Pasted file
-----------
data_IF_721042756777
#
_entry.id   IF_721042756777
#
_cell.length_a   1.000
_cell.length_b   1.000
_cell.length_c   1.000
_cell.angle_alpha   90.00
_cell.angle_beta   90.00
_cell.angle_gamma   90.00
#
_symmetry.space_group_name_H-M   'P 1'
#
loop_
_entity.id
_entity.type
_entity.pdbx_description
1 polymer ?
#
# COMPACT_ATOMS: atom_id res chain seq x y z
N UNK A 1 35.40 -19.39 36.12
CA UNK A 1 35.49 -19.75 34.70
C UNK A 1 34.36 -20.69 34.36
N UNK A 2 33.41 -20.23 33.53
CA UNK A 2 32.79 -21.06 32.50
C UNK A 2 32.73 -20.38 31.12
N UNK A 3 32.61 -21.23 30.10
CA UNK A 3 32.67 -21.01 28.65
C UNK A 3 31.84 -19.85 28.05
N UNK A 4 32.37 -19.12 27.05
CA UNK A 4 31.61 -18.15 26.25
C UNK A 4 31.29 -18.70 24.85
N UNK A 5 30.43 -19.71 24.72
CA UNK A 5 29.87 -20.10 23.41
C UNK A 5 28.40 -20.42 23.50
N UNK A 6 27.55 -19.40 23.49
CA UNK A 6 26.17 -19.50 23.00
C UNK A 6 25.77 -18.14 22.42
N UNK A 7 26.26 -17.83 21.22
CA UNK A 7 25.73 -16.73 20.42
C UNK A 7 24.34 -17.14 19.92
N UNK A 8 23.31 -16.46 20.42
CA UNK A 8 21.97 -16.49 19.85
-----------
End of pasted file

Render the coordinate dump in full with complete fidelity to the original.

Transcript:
data_IF_721042756777
#
_entry.id   IF_721042756777
#
_cell.length_a   1.000
_cell.length_b   1.000
_cell.length_c   1.000
_cell.angle_alpha   90.00
_cell.angle_beta   90.00
_cell.angle_gamma   90.00
#
_symmetry.space_group_name_H-M   'P 1'
#
loop_
_entity.id
_entity.type
_entity.pdbx_description
1 polymer ?
#
# COMPACT_ATOMS: atom_id res chain seq x y z
N UNK A 1 35.40 -19.39 36.12
CA UNK A 1 35.49 -19.75 34.70
C UNK A 1 34.36 -20.69 34.36
N UNK A 2 33.41 -20.23 33.53
CA UNK A 2 32.79 -21.06 32.50
C UNK A 2 32.73 -20.38 31.12
N UNK A 3 32.61 -21.23 30.10
CA UNK A 3 32.67 -21.01 28.65
C UNK A 3 31.84 -19.85 28.05
N UNK A 4 32.37 -19.12 27.05
CA UNK A 4 31.61 -18.15 26.25
C UNK A 4 31.29 -18.70 24.85
N UNK A 5 30.43 -19.71 24.72
CA UNK A 5 29.87 -20.10 23.41
C UNK A 5 28.40 -20.42 23.50
N UNK A 6 27.55 -19.40 23.49
CA UNK A 6 26.17 -19.50 23.00
C UNK A 6 25.77 -18.14 22.42
N UNK A 7 26.26 -17.83 21.22
CA UNK A 7 25.73 -16.73 20.42
C UNK A 7 24.34 -17.14 19.92
N UNK A 8 23.31 -16.46 20.42
CA UNK A 8 21.97 -16.49 19.85